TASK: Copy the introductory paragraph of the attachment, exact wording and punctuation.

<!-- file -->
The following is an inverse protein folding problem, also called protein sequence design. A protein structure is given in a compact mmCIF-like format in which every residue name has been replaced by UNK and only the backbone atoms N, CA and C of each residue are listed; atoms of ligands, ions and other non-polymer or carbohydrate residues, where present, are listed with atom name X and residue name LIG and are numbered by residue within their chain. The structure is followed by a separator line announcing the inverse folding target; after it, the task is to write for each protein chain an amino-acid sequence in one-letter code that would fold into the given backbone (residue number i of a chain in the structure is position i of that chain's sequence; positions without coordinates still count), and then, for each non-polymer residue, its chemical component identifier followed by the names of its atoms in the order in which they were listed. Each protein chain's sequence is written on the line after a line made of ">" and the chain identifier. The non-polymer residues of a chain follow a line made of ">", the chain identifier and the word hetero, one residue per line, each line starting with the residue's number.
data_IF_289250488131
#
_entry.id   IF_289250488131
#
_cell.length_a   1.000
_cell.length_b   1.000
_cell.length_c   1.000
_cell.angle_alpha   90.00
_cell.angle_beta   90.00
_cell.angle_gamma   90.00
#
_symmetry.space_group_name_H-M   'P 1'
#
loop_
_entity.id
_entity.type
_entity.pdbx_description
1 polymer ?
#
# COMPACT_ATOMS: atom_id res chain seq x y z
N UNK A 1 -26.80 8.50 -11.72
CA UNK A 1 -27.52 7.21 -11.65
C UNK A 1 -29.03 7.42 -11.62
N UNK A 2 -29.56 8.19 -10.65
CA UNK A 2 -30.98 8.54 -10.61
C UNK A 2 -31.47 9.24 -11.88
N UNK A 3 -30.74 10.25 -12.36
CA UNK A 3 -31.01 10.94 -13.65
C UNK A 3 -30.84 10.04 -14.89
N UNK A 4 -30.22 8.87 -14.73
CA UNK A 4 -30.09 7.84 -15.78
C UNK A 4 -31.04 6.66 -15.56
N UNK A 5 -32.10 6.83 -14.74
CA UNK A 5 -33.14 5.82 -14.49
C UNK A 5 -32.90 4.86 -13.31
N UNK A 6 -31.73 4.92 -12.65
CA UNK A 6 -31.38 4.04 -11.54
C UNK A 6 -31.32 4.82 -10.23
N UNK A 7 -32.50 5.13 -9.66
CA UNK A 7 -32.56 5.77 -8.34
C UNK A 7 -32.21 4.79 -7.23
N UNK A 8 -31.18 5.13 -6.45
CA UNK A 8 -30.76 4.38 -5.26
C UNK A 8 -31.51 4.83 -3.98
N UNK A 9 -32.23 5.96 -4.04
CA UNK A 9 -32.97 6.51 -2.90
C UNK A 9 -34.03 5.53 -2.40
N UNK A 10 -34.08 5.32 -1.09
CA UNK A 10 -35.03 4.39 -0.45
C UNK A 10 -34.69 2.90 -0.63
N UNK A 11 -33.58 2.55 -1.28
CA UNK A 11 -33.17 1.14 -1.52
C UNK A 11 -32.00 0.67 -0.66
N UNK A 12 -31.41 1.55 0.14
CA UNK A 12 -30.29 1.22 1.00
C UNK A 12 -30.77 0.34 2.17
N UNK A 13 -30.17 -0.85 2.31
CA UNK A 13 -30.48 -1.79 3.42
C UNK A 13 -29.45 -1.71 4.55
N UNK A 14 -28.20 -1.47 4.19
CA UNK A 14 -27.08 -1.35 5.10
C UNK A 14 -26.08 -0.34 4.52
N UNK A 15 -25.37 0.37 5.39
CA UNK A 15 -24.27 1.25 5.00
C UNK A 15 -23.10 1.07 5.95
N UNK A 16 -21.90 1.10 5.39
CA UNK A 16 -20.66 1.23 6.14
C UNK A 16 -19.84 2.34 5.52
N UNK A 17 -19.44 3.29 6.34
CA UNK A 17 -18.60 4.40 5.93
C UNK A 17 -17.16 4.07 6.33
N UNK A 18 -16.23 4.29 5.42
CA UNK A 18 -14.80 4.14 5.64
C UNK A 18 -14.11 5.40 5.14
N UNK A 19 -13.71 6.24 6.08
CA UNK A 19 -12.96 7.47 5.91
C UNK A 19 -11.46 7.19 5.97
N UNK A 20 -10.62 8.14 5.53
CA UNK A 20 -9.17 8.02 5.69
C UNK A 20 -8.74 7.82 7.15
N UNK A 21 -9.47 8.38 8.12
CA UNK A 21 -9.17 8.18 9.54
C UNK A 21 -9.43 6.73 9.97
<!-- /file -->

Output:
The following is an inverse protein folding problem, also called protein sequence design. A protein structure is given in a compact mmCIF-like format in which every residue name has been replaced by UNK and only the backbone atoms N, CA and C of each residue are listed; atoms of ligands, ions and other non-polymer or carbohydrate residues, where present, are listed with atom name X and residue name LIG and are numbered by residue within their chain. The structure is followed by a separator line announcing the inverse folding target; after it, the task is to write for each protein chain an amino-acid sequence in one-letter code that would fold into the given backbone (residue number i of a chain in the structure is position i of that chain's sequence; positions without coordinates still count), and then, for each non-polymer residue, its chemical component identifier followed by the names of its atoms in the order in which they were listed. Each protein chain's sequence is written on the line after a line made of ">" and the chain identifier. The non-polymer residues of a chain follow a line made of ">", the chain identifier and the word hetero, one residue per line, each line starting with the residue's number.